October 26, 2017 / 8:12 AM / in a year

UPDATE 2-Rating agencies downbeat on S.African budget deficit, debt news

* S.Africa shifting from fiscal consolidation - Fitch

* Politics to trump S.Africa’s near-term economic woes - S&P

* Rand, bonds, shares reel from budget shock

* Risks of a downgrade have risen -analyst (Adds rand weakens, S&P, Fitch)

By Olivia Kumwenda-Mtambo

CAPE TOWN, Oct 26 (Reuters) - South Africa’s medium-term budget signals a policy shift by the Treasury away from commitments to cut deficits and debt and contains no plans to limit the damage to the economy, ratings firm Fitch said on Thursday.

In similar vein, S&P Global Ratings said the direction of South African politics will probably trump near-term macro-economic performance, particularly for the country’s still-investment grade local currency credit rating.

Finance Minister Malusi Gigaba on Wednesday raised the Treasury’s estimate for this year’s budget deficit to 4.3 percent of gross domestic product from 3.1 percent in April, citing sluggish growth, shortfalls in revenue and costly bailouts to struggling state-owned companies.

He also halved this year’s economic growth forecast and warned that sovereign debt levels would rise steeply in the coming years.

South Africa’s rand extended losses on Thursday, falling to 11-month lows against the dollar while government bonds were also sharply weaker. Bank stocks fell 2.5 percent.

Rating firms are concerned about political jostling ahead of the African National Congress (ANC) conference in December to elect a new party leader to succeed President Jacob Zuma, who has battled several scandals including corruption allegations.

The worsening financial health of Africa’s most industrialised economy has raised the risk sovereign credit-ratings downgrades but economists expect rating agencies to wait for the ANC conference before they make move.

Whoever the ANC picks is likely to take over from Zuma as South Africa’s leader in 2019 when a national election is held.

“The change in direction of policy making, away from a focus on fiscal consolidation that we anticipated as a consequence of March’s cabinet reshuffle, is under way and occurring faster than we had expected,” Fitch said in a statement.

“We think that divisions in the ANC will persist beyond the party’s electoral conference in December, and it is not clear that the political environment will become more conducive to consolidation.”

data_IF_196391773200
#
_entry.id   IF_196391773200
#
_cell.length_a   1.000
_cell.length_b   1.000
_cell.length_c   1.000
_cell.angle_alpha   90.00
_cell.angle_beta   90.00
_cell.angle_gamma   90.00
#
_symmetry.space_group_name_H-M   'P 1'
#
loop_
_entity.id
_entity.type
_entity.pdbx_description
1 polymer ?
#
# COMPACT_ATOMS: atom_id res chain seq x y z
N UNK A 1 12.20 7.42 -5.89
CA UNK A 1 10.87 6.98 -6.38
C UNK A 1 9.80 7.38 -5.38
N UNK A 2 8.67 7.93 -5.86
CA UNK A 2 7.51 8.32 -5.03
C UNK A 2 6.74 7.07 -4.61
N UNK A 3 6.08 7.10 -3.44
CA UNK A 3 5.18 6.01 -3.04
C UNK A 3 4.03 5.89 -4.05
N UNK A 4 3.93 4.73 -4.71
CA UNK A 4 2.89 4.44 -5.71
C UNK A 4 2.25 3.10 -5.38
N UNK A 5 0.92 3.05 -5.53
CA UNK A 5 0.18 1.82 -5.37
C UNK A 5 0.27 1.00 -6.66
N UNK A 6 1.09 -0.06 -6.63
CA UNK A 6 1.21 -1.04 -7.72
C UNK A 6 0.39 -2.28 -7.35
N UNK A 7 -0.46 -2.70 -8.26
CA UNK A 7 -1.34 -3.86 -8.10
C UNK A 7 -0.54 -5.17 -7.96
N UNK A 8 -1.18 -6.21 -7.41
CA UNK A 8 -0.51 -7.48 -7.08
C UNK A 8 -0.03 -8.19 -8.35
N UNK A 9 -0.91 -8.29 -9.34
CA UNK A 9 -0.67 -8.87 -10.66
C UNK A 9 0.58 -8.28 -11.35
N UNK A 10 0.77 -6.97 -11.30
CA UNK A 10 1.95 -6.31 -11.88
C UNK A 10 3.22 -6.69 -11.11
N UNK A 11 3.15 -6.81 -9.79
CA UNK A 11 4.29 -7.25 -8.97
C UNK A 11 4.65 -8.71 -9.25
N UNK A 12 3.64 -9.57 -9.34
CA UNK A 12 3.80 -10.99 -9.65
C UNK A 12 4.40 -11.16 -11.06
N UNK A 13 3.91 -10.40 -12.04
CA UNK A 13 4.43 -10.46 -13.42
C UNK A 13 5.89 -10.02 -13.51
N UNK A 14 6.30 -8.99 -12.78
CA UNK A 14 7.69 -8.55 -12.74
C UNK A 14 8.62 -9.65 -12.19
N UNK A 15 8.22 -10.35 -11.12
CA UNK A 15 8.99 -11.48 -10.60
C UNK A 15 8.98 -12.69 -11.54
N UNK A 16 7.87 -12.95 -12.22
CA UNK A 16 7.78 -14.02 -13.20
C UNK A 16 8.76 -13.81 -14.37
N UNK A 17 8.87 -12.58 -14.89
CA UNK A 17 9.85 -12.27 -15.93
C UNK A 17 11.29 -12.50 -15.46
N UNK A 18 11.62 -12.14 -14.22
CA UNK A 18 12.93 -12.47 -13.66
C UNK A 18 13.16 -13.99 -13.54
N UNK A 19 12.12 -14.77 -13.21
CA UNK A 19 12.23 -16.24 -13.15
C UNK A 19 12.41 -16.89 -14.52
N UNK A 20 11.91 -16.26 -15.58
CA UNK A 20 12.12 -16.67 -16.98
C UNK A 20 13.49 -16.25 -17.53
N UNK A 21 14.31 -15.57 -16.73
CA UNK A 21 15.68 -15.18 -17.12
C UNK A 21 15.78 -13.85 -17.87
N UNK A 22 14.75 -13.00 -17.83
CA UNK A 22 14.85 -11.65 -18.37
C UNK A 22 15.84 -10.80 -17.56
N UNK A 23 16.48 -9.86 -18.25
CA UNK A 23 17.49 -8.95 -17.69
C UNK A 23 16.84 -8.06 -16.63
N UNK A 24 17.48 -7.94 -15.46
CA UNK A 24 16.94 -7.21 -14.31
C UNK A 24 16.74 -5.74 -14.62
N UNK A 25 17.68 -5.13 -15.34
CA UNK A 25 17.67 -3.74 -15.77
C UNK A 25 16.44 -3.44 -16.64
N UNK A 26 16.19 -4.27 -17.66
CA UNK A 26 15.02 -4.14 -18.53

Fitch and S&P rate South African foreign-currency debt in sub-investment, or “junk”, territory. But only Fitch has the country’s local-currency debt in junk.

Moody’s rates both the foreign and local currency debt a notch above speculative grade.

S&P and Moody’s are scheduled to review South Africa in November. Fitch has not published its review calendar for South Africa.

“Politics will probably trump the near-term macro-economic performance in South Africa particularly for the local currency rating,” Frank Gill, one of S&P’s top EMEA sovereign analysts.


Earlier Gigaba said it was difficult to predict how rating agencies would react to his maiden medium-term budget.

After Gigaba outlined government spending plans for the next three years on Wednesday, the rand fell to its lowest in 10 months against the dollar and bonds weakened.

“It’s difficult for me to predict how the ratings agencies are going to react,” Gigaba told a breakfast briefing. “We were announcing the bad news, we were opening up the books before the nation and say we have got a difficult story to tell.”

A downgrade to South Africa’s local currency debt by either S&P or Moody’s would push the country’s bonds out of widely used global bond indexes that rely on investment grades only.

“Overall, a downgrade and exclusion from the WGBI (World Government Bond Index) seems as though it is a foregone conclusion in the market,” Reezwana Sumad, chief analyst at Nedbank, said.

“Given an extremely bearish MTBPS report, we believe the risks of credit ratings downgrades before year-end have risen materially.” (Additional reporting by Mfuneko Toyana in Johannesburg and Marc Jones in London; Writing by James Macharia; Editing by Jon Boyle)

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